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  • bensonjacoba
    Post count: 1

    Hello Dr. Corenman,

    First off, thank you for taking the time to respond to all our queries.

    Since 2004, on & off, i have had back pains which was treated with Physiotherapy and traction.
    In 2006, my left leg fell numb all of a sudden after 2 days of excruciating pain. The doctor’s refused to conduct a surgery. I was on complete bed rest (23 hrs traction & 1 hour physiotherapy) for 29 days. My left leg became better and i was back to work after a month.

    Recent History:
    On Aug 8, 2012 I had radiating pain on the left leg going downwards. The next day, my left foot (ankle downwards) fell numb and loss of ability to push towards the body. I opted for traditional ayurvedic treatment. The pain went away, but the numbness and Foot drop remained. Its been 3 months, i have no pain (touchwood) but my foot is 50% numb, i am unable to rise the foot towards my body (i can lower it) and my toes dont have the strenght to push up.I have absolutely no pain or radiating pain on any part of my body, only minor strain at the back due to excessive lifting of my 3 year old son.

    MRI dated November 14, 2012
    – Normal Curvature & Alignment of Lumbo sacral spine
    – At L5-S1, there is reduced disc height and signal intensity on T2 suggestive of the desiccation accompanied by type II end plate degenaration. Its disc shows large and broad central subligamntous extension which is touching the theca and moderately pressing bilateral preforaminal S1 nerve roots.
    – Normal marrow signal od examined vertebrae
    – Vertebral bodies and appendages are normal
    – Facet joints appear normal
    – Normal appearence of Spinal cord,cauda equina and filum terminale
    – Spinal ligaments and para spinal soft tissue is normal

    Neurosurgeon’s Observation & Treatment Plan

    The doctors advised that due to the numbness on the feet for the past
    3 months without any healing a lumbar micro discectomy (on Nov 26) will be performed to chip out the herniated portion of the disc only, which will reduce the pressure on the nerve. Surgery is advised for avoiding permanent damage to the nerve which may further cause loss of bladder and bowel control. She also mentioned that they cannot guarantee the removal of the numbness & foot drop.

    After reading the above,
    a) Would you advise a MDisectomy
    b) If i choose not to go ahead with the surgery, will i lose the ability to withold my bladder/bowel movement
    c) Any other suggestions ?

    Thanks doc for your time.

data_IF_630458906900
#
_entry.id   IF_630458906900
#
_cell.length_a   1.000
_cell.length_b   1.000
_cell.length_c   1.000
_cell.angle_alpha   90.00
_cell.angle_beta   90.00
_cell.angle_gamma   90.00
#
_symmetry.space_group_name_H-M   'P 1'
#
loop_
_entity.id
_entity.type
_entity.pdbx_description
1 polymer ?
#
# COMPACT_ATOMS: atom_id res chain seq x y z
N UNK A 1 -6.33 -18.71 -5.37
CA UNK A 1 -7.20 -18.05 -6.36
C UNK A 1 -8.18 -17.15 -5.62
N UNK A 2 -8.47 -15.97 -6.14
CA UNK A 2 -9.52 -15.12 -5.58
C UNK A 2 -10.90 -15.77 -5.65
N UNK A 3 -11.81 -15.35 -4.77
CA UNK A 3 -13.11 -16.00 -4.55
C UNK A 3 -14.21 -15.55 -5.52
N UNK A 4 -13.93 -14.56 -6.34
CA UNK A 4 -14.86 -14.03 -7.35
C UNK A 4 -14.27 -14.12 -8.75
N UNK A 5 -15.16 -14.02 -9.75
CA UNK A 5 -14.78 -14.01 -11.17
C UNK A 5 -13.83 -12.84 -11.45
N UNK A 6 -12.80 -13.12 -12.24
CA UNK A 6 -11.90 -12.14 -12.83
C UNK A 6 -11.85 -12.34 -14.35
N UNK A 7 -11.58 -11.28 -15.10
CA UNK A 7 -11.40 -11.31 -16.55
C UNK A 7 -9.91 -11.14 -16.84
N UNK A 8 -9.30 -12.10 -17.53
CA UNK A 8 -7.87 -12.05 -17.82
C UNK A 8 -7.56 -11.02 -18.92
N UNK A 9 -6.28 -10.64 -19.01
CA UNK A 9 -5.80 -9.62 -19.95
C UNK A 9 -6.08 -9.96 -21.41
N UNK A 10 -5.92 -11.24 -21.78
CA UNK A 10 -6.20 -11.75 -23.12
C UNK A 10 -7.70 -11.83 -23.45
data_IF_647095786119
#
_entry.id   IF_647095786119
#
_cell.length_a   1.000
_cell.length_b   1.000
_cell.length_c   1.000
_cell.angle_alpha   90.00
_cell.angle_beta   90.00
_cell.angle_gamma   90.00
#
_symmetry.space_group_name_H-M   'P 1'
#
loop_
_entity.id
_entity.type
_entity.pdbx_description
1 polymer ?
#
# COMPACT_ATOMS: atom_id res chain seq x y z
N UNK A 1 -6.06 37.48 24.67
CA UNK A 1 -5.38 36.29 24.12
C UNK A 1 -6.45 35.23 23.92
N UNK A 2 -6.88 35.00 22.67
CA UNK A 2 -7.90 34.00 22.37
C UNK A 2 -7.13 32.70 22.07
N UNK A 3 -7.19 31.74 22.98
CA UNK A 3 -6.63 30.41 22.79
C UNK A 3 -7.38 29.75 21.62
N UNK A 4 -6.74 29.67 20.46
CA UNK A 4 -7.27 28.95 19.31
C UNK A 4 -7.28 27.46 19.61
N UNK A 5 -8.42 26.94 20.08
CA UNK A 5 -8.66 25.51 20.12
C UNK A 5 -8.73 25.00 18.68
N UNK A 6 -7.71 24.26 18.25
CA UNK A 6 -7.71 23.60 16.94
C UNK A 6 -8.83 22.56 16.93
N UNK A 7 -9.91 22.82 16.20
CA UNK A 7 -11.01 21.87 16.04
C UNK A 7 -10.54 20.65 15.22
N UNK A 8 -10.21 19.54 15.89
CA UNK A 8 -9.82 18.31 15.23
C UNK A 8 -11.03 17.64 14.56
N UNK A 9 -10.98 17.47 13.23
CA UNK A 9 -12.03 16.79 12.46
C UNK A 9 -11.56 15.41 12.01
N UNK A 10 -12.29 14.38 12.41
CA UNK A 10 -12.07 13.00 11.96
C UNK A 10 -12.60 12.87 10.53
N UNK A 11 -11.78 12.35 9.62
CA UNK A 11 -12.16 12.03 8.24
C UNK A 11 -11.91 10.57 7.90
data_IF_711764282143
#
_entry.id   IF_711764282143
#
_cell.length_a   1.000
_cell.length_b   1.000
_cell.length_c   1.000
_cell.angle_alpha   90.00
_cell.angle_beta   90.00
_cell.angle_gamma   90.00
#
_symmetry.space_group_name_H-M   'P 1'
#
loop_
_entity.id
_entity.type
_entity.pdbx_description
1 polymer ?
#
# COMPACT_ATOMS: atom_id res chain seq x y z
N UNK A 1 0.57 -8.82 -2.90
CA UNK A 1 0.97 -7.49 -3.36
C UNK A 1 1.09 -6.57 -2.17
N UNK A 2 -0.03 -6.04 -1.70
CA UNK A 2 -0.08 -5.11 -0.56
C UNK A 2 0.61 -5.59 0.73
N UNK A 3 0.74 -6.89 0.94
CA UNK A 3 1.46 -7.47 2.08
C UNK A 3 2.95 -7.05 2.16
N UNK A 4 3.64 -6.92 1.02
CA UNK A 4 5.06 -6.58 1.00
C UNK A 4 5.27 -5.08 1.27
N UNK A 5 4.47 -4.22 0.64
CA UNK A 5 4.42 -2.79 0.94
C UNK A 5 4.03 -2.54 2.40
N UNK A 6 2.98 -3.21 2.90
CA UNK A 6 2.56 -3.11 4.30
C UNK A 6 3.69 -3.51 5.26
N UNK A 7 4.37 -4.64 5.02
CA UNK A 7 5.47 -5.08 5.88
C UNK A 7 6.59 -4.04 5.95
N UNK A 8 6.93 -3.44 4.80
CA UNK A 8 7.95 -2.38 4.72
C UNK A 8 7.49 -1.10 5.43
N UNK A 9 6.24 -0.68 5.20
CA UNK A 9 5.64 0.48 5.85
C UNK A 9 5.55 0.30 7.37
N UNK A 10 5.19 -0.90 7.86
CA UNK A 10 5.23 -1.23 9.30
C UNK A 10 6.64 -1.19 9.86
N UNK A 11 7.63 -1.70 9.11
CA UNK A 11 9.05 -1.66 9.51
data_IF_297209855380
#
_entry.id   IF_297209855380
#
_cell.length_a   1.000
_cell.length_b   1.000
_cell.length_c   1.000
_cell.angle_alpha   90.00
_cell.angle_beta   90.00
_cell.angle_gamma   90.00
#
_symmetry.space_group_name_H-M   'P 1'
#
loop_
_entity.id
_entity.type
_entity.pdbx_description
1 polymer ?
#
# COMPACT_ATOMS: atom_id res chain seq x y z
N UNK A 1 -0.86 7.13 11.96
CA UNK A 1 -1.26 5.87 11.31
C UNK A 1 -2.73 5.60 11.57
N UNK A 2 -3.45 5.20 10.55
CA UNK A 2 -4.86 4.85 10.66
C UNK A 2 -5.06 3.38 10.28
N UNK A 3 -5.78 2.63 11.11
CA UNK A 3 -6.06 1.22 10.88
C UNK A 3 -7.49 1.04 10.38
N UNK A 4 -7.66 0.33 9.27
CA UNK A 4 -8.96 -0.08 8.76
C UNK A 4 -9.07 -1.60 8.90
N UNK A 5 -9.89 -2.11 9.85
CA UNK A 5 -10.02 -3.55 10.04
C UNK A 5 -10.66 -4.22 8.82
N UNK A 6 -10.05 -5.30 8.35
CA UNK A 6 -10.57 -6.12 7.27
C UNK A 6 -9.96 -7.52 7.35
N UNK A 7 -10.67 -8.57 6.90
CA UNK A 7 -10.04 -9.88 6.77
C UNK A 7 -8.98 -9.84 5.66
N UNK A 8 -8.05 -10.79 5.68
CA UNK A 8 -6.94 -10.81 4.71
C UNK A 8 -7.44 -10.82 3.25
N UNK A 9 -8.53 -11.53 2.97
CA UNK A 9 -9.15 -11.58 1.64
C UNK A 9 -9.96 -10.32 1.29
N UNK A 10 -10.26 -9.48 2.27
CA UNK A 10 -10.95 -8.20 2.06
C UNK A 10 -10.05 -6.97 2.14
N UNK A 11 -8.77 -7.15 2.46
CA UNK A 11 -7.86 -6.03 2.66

God bless.


    Donald Corenman, MD, DC
    Post count: 8660

    In general, it is my opinion that with substantial motor weakness due to lumbar nerve root compression, a decompressive surgery needs to be performed. What concerns me is that after three months of presence of foot drop (weakness of the tibitalis anterior muscle), the chance of useful return of motor strength is questionable. Nonetheless, I would generally advise a decompression surgery (microdiscectomy or equivalent) to allow the best chance for return of motor function.

    There is no chance based upon your MRI findings that you will develop bowel and bladder function loss. The herniated disc or spur is “touching the theca” which simply means that the sack of nerves (thecal sac) is being “touched”- not compressed. It takes significant compression of the entire thecal sack to cause malfunction of your bowel and bladder.

    One concern is that the tibialis anterior muscle is normally controlled by the L5 nerve (and less commonly, the L4 nerve). The report notes the S1 nerve is compressed which would not cause foot drop but would cause calf weakness. This weakness would cause difficulty with push-off of the foot- not foot drop. The surgery that is planned is being performed to decompress your left S1 nerve root. Make sure the surgeon has this question worked out before you agree to surgery.

    Dr. Corenman

    Donald Corenman, MD, DC is a highly-regarded spine surgeon, considered an expert in the area of neck and back pain. Trained as both a Medical Doctor and Doctor of Chiropractic, Dr. Corenman earned academic appointments as Clinical Assistant Professor and Assistant Professor of Orthopaedic Surgery at the University of Colorado Health Sciences Center, and his research on spine surgery and rehabilitation has resulted in the publication of multiple peer-reviewed articles and two books.
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